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News & Views February 2016 Issue

Who Would You Trust With Your Dog?

Tips from Pet Sitters International.

Patti Moran chided us in a recent letter about something we printed in the November issue on finding a pet sitter when you’re going to be away from home:

“I was very pleased to see the article exploring pet-care options for traveling pet owners….However, I was very concerned — and quite surprised — that a publication like yours did not encourage pet owners to seek professional pet-care options or mention the potential risks of using unqualified friends, neighbors, or strangers as pet-care providers.”

Patti Moran and Sookie.

This isn’t a casual issue for Patti. She created Pet Sitters International more than 20 years ago to create quality standards for pet sitters. Her organization offers a certificate program for those pet sitters who want an official stamp of approval that they are qualified to take care of other people’s animals. “Anyone can print a business card or hang out a shingle that says he or she is a pet sitter,” Patti commented. But “many providers…are not insured, bonded, or trained in best pet-care practices. Many are also violating zoning laws, ignoring business licenses,” etc.

Pet owners should know what questions to ask before hiring a pet sitter, she says.

The seven most critical ones:
1. Does the pet sitter have the proper business license for your city or state?

2. Is the pet sitter insured and bonded?

3. Can the pet sitter provide proof of a clear criminal history?

4. Does the pet sitter provide client references?

5. Will the pet sitter use a pet-sitting services agreement or contract?

6. Has the pet sitter completed Pet Sitter International’s CPPS Program and/or has he or she participated in pet-care training, such as pet first aid?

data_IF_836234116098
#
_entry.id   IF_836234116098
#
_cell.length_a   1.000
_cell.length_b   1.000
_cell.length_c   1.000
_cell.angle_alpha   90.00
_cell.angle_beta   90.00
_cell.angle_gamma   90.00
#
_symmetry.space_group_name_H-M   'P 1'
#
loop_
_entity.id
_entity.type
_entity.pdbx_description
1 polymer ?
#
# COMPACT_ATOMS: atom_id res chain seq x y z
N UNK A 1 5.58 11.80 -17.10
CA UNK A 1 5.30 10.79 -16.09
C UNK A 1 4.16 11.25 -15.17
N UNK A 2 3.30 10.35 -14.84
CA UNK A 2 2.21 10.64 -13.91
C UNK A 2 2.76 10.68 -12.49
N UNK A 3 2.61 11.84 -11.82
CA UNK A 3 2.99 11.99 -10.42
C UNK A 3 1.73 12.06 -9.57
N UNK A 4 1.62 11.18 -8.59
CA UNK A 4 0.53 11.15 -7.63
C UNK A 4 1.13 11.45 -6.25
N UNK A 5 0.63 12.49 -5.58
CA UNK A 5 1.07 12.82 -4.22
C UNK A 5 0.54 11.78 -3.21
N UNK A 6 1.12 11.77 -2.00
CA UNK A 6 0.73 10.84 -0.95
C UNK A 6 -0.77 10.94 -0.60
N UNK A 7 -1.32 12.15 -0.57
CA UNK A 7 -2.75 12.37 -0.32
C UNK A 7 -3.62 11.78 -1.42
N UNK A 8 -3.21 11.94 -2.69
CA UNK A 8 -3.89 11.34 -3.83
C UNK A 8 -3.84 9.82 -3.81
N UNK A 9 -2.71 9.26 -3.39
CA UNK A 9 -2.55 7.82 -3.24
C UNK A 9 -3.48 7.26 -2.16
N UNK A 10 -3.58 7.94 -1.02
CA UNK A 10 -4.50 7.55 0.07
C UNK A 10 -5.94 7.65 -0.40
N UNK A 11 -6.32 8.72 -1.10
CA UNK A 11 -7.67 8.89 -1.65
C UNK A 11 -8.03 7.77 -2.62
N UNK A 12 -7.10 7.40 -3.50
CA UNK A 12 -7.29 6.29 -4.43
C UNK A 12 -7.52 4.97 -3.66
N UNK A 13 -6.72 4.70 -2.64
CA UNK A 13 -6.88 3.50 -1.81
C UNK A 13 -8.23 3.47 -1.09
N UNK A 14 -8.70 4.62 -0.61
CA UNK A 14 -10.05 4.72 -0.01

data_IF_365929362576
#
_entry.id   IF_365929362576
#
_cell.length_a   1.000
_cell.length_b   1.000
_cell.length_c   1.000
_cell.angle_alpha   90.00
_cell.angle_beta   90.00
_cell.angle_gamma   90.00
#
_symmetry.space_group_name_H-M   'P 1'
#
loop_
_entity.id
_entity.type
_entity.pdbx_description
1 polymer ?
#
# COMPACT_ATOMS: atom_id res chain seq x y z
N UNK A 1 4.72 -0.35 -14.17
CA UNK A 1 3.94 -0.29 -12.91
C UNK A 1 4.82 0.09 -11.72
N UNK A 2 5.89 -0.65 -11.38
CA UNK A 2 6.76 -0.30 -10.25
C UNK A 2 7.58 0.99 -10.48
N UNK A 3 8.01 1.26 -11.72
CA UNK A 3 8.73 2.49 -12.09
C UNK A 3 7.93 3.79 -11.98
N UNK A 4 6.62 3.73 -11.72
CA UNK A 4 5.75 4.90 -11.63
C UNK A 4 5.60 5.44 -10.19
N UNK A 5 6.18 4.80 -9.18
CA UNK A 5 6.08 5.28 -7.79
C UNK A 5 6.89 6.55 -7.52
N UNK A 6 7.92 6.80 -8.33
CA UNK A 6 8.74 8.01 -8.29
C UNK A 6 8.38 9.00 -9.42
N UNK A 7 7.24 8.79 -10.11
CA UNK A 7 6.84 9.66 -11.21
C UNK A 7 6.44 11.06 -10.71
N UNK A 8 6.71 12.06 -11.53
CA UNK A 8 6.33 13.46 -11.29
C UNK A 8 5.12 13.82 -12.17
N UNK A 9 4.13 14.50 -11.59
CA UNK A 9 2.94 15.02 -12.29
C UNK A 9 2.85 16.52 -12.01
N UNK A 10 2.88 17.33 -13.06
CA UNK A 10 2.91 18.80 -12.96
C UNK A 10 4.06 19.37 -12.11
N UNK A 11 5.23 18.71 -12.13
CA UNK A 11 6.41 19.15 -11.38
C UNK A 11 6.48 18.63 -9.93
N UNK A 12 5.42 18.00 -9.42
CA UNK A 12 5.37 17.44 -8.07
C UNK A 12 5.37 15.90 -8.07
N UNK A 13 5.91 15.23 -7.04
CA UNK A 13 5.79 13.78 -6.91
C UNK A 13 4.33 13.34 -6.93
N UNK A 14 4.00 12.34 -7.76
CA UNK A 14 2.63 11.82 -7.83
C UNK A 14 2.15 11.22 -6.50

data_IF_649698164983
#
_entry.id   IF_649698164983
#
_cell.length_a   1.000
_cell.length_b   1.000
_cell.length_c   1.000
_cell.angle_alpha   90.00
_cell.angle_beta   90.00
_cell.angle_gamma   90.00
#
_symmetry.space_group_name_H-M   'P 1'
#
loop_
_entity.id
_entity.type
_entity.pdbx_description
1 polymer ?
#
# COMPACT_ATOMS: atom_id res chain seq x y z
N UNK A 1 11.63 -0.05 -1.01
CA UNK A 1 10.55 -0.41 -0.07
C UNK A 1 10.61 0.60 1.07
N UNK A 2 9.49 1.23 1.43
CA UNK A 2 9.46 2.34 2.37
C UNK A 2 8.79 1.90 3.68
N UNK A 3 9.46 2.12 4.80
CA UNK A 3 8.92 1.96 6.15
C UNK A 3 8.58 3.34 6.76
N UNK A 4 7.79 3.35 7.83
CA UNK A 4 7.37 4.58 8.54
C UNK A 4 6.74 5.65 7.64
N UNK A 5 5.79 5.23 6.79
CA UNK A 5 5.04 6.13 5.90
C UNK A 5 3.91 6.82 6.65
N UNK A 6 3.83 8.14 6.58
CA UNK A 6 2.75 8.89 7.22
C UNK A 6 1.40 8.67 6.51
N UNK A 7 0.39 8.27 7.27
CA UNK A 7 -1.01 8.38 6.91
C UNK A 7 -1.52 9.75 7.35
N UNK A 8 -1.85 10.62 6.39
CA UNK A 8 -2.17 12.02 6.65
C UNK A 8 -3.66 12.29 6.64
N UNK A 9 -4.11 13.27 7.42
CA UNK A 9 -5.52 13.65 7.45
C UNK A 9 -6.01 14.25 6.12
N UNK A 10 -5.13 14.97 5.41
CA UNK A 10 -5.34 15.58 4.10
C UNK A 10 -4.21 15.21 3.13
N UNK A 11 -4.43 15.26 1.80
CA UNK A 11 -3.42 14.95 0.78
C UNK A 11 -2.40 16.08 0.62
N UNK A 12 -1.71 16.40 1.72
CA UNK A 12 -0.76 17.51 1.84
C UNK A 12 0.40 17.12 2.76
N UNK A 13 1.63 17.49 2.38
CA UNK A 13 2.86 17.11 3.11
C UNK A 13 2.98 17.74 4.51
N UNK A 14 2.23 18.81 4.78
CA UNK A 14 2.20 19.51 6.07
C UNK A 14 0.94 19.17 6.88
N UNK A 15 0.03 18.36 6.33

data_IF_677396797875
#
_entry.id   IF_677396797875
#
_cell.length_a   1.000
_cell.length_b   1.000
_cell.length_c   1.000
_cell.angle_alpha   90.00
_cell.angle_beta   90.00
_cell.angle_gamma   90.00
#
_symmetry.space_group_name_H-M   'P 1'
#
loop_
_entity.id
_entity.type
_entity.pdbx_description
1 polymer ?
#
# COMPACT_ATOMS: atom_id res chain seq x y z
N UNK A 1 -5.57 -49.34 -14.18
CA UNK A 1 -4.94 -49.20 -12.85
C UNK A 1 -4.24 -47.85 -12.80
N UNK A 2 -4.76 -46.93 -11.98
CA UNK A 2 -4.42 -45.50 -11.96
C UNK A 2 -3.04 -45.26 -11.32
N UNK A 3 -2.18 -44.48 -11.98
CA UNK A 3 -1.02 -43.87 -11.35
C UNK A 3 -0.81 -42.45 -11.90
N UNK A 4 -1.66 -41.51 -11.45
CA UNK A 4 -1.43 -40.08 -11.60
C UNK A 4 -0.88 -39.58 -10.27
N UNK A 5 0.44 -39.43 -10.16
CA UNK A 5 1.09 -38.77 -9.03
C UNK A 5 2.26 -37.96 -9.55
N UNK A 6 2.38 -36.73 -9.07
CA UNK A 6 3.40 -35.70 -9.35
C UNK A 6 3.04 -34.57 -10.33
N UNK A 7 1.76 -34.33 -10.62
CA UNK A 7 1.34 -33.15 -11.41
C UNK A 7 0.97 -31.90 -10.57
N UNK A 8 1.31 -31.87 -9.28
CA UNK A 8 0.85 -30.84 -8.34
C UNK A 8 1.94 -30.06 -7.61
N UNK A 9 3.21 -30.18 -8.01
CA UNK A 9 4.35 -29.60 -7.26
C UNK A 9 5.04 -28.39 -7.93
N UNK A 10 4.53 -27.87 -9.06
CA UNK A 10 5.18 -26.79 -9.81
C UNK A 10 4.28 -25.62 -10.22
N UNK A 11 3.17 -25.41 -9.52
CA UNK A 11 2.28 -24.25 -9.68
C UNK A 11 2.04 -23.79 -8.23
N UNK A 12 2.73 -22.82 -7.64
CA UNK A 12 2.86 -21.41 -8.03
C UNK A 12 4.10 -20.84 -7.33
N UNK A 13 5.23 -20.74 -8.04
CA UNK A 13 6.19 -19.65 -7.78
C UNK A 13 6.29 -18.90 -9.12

7. Is the pet sitter a member of a professional and educational association, such as Pet Sitters International?

Patti’s organization also recommends that pet owners schedule an initial consultation with a potential pet sitter prior to booking services, and it offers a “Pet Sitter Interview checklist” on its website to guide pet owners in the interview process. The site also lets you search for a pet sitter approved by Pet Sitters International. You just type in your zip code and check off “dog” (their sitters are capable of taking care of all kinds of animals), and the nearby choices come up. There will probably be one in your area; Pet Sitters International has some 7,000 member businesses.

Our bottom line: If you can get a neighbor or close friend or relative to care for your dog when you’re going on a trip, you probably can forego such steps as finding out whether they can provide proof of a clear criminal history (well, maybe unless your relative is a Soprano). But if you’re going to put your dog in a stranger’s hands, the careful consideration recommended by Pet Sitters International makes good sense. For more on Patti’s organization, check out petsit.com.

Happy tails to you,

Lawrence Lindner
Executive Editor

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